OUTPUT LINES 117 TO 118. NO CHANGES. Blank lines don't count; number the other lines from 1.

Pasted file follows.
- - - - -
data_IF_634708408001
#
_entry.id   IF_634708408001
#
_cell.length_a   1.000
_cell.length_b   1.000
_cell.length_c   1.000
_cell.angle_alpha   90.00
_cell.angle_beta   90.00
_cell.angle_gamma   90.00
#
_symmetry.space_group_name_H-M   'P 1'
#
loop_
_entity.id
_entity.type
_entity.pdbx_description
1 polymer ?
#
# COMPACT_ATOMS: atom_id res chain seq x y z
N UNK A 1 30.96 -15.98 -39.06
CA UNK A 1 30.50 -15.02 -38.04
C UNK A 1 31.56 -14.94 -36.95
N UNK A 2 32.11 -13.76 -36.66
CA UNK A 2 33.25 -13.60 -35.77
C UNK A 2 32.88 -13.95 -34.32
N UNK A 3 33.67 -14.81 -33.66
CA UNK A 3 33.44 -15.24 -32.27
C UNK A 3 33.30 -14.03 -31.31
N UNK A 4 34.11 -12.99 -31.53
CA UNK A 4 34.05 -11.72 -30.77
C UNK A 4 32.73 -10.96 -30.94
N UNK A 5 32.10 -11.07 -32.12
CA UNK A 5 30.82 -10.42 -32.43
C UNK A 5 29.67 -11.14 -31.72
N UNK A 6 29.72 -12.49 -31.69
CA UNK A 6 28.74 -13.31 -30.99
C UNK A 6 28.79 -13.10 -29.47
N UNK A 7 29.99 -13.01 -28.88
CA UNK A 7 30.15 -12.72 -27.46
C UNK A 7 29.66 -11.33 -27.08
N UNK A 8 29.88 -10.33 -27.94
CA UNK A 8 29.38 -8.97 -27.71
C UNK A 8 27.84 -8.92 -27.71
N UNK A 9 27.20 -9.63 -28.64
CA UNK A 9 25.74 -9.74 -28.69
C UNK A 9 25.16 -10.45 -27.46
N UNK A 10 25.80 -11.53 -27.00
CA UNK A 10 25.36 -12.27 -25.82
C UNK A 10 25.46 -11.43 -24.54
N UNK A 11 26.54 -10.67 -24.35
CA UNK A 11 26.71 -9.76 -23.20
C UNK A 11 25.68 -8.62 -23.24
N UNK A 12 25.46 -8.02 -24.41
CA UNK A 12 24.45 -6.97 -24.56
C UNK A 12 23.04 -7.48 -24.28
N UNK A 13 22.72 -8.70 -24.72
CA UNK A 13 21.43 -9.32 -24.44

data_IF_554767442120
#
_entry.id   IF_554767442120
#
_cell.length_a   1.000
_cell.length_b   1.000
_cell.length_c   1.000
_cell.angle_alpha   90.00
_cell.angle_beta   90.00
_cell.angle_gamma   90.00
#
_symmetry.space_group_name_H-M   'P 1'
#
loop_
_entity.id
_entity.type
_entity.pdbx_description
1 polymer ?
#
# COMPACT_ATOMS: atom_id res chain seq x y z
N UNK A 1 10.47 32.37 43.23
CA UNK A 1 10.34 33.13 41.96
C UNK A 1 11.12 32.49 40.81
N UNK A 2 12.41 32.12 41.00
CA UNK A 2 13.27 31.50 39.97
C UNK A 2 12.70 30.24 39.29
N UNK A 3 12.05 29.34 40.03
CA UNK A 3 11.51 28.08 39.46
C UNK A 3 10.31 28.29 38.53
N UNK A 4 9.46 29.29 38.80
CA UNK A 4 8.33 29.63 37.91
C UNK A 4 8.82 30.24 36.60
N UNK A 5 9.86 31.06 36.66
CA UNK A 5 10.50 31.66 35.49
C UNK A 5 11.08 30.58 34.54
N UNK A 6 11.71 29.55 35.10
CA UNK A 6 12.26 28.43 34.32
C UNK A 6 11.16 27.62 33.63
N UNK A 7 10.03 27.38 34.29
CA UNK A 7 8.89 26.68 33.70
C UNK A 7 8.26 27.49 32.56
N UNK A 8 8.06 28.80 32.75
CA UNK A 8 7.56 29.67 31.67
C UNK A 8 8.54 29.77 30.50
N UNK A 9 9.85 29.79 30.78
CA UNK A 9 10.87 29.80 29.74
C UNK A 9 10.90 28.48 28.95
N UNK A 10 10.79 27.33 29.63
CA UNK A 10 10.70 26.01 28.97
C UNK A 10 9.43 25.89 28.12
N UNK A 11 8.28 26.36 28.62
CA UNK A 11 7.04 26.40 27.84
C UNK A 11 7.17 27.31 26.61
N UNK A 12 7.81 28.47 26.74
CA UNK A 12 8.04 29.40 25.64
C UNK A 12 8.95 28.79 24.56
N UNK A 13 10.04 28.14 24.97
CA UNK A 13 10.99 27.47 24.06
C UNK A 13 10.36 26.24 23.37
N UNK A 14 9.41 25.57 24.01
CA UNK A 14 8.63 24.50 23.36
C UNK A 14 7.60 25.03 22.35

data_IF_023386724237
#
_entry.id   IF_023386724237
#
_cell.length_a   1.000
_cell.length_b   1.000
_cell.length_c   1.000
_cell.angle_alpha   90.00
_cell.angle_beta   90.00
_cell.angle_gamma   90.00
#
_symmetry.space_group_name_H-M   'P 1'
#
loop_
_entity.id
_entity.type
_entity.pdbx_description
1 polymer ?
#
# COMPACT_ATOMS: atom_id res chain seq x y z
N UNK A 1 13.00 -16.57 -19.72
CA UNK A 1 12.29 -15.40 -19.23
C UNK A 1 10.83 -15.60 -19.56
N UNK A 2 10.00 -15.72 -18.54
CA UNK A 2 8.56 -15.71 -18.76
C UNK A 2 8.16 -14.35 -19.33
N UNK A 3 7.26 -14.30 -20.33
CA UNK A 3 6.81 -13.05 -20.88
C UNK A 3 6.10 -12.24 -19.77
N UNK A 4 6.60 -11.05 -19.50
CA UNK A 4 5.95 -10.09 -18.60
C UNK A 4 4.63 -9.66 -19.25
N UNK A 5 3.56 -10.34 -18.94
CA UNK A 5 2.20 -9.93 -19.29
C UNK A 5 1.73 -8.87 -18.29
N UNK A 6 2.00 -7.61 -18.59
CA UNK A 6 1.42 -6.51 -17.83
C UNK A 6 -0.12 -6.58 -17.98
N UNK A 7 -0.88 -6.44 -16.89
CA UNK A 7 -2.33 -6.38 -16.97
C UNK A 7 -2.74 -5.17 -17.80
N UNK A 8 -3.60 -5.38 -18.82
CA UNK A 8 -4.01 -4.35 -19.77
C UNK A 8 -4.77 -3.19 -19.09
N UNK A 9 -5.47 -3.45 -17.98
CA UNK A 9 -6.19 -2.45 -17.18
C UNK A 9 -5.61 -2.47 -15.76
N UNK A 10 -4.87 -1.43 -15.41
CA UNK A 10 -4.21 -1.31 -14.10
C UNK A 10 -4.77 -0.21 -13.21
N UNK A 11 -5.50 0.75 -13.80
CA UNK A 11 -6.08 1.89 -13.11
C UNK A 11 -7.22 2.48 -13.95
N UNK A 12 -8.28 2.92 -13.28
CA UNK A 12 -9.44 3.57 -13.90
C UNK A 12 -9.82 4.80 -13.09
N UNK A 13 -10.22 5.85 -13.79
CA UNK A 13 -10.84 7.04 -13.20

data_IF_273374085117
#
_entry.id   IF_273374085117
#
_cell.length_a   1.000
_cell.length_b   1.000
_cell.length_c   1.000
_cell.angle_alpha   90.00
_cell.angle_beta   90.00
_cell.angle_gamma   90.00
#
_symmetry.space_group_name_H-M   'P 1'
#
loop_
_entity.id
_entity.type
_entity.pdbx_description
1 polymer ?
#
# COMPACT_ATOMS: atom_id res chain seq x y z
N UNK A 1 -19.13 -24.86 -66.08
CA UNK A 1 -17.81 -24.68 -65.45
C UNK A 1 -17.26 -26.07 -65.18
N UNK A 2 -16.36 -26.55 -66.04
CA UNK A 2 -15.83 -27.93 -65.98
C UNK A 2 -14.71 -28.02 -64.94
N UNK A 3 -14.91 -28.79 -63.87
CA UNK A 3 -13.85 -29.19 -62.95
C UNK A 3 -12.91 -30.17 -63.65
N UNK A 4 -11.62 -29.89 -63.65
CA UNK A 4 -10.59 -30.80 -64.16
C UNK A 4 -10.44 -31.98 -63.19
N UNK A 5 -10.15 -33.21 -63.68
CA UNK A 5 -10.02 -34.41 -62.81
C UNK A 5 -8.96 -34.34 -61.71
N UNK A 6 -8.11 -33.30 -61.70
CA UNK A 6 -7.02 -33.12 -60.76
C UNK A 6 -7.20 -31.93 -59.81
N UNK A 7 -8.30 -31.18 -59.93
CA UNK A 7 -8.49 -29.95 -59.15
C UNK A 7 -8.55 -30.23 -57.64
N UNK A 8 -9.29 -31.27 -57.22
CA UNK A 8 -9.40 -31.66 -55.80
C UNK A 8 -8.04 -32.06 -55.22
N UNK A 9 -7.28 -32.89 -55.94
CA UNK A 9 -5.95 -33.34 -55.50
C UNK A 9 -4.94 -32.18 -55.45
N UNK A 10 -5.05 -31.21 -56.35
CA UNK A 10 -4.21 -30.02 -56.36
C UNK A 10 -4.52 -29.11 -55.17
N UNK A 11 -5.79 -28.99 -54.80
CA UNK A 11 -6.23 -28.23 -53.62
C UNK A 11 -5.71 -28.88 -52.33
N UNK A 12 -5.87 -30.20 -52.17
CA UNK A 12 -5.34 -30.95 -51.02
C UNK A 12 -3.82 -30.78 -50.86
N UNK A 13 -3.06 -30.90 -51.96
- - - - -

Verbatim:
C UNK A 13 10.36 26.24 23.37
N UNK A 14 9.41 25.57 24.01